I’ve been asked for some time how to make your own soba/buckwheat noodles at home.
It is not that difficult, although you might need some particular tools.
Here is a simple recipe from which you can freely improvise.

Enough for 5 people
Buckwheat Flour/Soba-ko: 400g
Wheat flour (normal): 100g
Cold water: 250g
Some additional buckwheat flour for folding

Large pan
Wooden rolling pin
Large Chinese/Japanese-style chopping knife
Wooden working surface/board
Board for guiding knife


First step:
Pour buckwheat flour and Wheat flour into a large basin/pan and mix well.
Pour in one third of the water slowly in a thin flow. Mix with tip of fingers.

Step 2:
Break eventual hard lumps between fingers.

Step 3:
Repeat step 1 twice again until you obtain a fine mixture.
Work as fast as possible.

Step 4:
Once satisfied with the uniformity of the mixture, press hard with your knuckles.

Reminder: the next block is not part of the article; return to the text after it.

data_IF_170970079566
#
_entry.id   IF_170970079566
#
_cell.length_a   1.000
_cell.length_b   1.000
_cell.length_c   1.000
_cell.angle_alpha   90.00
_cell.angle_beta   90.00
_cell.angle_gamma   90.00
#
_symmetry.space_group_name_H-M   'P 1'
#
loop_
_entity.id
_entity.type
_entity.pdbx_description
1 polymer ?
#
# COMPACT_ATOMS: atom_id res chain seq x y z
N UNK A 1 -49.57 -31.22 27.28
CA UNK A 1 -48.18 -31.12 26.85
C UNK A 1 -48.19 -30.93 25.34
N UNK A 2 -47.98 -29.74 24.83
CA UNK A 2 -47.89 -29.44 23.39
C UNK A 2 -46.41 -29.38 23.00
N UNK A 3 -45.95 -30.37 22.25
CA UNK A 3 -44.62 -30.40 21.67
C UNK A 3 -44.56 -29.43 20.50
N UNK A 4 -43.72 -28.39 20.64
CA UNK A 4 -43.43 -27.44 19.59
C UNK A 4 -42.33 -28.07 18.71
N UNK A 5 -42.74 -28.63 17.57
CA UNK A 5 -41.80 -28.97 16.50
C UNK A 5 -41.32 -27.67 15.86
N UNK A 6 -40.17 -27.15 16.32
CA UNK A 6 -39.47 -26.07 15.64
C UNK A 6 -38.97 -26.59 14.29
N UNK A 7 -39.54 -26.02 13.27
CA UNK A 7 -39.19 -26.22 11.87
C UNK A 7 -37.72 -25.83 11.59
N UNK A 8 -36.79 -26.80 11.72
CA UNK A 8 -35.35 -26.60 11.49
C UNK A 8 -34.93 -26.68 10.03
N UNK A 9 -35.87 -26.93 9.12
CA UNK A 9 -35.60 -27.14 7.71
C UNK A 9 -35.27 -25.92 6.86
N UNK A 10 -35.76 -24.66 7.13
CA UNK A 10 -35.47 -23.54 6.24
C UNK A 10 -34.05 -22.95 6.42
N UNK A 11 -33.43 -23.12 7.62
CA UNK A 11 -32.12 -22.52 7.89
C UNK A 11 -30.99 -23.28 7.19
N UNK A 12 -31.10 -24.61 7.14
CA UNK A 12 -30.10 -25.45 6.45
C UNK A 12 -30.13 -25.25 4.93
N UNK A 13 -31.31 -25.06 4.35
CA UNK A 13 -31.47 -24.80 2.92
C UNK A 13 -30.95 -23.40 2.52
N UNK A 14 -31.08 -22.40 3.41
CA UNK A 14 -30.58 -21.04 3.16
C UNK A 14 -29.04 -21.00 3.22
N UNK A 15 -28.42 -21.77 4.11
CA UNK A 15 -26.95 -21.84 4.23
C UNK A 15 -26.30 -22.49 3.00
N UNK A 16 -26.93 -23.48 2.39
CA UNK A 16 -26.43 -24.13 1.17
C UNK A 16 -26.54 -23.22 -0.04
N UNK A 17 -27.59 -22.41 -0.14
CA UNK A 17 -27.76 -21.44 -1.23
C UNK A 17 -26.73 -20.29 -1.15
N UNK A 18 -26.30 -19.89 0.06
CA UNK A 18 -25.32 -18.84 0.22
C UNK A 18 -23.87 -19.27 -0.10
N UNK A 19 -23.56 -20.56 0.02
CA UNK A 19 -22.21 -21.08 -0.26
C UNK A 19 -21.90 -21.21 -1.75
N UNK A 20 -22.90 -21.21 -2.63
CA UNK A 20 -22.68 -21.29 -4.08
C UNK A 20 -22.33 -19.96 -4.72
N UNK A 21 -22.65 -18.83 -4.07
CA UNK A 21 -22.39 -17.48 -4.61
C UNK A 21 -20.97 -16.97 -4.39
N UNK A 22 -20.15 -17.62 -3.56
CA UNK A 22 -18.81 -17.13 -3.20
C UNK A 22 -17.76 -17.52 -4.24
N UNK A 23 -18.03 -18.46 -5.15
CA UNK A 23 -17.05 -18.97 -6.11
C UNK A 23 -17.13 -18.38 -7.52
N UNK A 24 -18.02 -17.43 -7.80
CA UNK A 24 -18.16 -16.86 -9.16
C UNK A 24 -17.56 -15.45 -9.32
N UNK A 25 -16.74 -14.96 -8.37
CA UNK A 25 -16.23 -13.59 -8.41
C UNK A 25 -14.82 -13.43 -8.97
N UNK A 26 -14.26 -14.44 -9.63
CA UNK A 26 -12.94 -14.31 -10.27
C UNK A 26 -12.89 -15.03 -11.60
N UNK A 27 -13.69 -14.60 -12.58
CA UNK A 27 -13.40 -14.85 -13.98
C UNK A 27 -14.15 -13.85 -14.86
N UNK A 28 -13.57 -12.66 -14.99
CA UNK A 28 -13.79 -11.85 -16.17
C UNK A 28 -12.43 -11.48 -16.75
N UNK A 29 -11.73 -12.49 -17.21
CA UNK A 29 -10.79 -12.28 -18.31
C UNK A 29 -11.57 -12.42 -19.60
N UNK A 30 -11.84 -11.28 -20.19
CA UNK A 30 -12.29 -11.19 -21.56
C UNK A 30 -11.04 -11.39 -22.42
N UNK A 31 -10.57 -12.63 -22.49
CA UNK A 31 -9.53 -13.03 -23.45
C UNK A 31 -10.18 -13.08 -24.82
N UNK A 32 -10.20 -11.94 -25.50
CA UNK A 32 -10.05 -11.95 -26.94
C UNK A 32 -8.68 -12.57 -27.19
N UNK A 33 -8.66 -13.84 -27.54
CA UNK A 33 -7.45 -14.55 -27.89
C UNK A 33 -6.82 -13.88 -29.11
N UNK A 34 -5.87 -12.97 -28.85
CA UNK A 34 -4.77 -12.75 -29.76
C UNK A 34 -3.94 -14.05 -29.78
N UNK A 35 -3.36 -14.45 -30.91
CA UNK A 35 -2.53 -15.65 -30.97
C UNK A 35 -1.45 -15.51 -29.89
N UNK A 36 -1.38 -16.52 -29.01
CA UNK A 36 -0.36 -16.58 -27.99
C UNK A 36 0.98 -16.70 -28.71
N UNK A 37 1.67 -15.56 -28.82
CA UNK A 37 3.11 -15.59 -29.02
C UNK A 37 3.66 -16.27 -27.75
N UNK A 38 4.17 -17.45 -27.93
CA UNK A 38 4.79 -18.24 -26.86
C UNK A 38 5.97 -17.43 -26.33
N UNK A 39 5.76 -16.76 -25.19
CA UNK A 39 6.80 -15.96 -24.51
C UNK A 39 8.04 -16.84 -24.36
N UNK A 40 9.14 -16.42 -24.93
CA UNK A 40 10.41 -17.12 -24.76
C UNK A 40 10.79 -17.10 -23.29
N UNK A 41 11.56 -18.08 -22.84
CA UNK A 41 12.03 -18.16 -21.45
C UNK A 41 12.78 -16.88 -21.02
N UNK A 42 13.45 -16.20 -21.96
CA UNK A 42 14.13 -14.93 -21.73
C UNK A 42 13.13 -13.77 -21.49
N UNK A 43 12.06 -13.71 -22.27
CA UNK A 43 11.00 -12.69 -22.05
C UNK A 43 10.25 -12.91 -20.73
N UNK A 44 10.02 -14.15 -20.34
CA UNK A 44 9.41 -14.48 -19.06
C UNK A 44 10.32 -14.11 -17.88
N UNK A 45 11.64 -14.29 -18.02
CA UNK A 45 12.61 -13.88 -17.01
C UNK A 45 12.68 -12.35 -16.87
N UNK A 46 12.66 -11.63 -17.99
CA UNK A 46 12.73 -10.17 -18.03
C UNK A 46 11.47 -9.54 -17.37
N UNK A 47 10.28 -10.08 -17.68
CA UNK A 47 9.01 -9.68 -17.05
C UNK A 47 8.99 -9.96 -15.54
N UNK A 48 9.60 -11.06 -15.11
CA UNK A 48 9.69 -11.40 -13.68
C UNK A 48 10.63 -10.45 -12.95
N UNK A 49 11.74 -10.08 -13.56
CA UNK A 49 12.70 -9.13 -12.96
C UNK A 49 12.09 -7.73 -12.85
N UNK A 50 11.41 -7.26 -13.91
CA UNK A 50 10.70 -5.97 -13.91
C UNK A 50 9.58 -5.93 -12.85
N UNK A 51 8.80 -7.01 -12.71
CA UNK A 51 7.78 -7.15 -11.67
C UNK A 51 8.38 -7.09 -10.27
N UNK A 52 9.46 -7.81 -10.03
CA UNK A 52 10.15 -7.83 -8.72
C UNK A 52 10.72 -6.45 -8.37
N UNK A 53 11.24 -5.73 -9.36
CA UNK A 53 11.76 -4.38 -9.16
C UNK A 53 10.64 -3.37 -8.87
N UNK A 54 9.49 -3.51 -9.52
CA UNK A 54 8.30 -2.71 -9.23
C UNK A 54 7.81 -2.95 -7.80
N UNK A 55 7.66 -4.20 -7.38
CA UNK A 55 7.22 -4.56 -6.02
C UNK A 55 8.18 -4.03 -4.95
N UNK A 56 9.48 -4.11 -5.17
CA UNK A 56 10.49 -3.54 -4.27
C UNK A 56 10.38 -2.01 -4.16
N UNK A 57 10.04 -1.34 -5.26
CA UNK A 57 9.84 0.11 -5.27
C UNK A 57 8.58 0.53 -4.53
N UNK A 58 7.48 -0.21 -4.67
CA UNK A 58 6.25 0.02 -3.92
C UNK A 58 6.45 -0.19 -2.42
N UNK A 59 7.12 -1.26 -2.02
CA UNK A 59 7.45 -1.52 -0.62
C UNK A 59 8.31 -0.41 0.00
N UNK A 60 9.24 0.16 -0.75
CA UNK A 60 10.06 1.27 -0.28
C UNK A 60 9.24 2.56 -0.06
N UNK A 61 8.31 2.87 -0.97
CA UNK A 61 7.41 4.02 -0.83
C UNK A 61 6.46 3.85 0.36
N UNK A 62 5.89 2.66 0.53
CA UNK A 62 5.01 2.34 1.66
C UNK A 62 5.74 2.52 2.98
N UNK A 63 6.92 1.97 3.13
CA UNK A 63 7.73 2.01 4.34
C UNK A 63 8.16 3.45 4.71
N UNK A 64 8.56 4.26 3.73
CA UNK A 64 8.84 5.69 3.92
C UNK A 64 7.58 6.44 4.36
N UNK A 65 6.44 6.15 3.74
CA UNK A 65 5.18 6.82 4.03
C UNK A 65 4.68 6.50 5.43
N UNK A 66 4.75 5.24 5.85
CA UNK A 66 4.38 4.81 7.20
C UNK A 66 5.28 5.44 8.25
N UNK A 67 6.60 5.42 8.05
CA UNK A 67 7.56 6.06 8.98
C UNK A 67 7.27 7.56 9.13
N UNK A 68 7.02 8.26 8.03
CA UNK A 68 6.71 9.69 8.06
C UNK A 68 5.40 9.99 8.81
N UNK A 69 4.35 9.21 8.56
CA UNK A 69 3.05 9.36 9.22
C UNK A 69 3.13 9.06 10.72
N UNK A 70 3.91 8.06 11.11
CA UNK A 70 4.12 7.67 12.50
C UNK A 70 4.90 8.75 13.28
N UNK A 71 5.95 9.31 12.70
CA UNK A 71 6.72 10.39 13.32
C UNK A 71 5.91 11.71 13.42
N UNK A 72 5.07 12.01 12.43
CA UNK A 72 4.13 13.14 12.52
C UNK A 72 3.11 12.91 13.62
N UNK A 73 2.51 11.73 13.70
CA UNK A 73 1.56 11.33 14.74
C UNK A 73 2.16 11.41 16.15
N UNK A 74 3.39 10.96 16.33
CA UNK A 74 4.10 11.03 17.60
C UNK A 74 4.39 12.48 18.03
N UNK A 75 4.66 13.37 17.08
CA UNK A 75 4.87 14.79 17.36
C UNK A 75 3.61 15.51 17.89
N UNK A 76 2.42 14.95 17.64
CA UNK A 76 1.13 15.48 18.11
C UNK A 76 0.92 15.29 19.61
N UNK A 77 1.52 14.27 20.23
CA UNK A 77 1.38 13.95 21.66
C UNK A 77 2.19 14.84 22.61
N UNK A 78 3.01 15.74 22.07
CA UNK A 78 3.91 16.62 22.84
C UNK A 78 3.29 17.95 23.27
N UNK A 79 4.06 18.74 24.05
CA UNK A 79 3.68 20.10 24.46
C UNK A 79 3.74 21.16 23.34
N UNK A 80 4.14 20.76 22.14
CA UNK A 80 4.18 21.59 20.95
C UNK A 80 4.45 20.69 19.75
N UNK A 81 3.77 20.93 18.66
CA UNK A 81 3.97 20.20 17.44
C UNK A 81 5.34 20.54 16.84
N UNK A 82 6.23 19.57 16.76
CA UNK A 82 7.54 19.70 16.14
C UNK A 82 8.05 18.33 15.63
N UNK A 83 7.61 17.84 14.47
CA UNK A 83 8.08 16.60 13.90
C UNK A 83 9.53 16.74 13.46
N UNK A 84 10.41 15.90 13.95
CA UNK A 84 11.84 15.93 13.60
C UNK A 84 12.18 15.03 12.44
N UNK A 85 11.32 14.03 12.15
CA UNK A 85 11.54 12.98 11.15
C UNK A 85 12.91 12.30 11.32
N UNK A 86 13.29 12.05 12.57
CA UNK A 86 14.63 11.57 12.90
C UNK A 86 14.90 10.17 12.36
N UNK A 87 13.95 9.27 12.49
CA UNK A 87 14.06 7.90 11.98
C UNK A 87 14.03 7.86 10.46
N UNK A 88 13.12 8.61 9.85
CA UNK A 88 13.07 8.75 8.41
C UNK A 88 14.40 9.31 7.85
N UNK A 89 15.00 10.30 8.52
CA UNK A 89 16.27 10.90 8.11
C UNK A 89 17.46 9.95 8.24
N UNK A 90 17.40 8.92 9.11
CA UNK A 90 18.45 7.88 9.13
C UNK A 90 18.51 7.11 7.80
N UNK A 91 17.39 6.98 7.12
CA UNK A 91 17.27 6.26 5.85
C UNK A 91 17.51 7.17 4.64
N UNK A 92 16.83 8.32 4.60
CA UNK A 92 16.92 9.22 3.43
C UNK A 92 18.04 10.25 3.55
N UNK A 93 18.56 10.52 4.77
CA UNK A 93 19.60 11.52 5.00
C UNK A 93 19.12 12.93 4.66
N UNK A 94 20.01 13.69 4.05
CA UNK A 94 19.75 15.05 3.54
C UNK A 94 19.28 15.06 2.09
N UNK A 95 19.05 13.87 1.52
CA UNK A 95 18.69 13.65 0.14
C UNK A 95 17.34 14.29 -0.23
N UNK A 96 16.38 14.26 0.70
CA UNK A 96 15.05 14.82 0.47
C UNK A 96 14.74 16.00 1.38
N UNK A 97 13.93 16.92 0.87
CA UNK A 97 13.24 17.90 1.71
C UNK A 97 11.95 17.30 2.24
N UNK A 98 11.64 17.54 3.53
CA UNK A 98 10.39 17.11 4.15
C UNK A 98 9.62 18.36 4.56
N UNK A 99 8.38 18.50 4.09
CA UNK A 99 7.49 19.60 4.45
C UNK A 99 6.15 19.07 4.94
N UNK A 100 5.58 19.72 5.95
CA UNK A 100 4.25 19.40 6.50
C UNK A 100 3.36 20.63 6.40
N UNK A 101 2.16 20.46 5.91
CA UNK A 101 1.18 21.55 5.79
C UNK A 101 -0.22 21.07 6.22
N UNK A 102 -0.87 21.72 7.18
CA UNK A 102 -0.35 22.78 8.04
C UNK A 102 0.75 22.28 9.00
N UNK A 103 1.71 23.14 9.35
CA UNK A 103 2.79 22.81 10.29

Step 5:
Once the flour has chamged into one lump, fold and press with palm of the hand.

Step 6:
Repeat Step 5 until lump has become shiny. Fold into a ball.

Step 7:
Shape the lump into a pyramid.

Step 8:
Turn pyramid onto its tip and press hard as to form a saucer.

Step 9:
Start spreading lump with wooden roll pin. first angle by angle as to form square.

Step 10:
Once you have spread the lump until the square has diminished to a 2 mm thickness, first sprinkle some buckwheat flour all over the surface and fold in two.

Step 11:
Sprinkle with buckwheat flour and fold again (4 layers).

Step 12:
Cut soba lump with the heavy chopping knife, using the wooden guide board for even cutting by shifting the guide board slightly after each cut.

Step 13:
Bring a large large pan of water to boil, drop noodles into water separating them between your fingers as they fall out. Boil for 2~3 minutes stirring with long chopsticks.

Step 14:
Take noodles out of pan (the soba tsuyu/soba soup can be used hot later) with a sieve and coll down under running cold water. Drain.

Step 15:
Serve onto plate with or without dry seaweed, wasabi, soba soup or whatever you feel like.
You could also make maki with the same soba.
Variations are many!

Please check the new postings at:
sake, shochu and sushi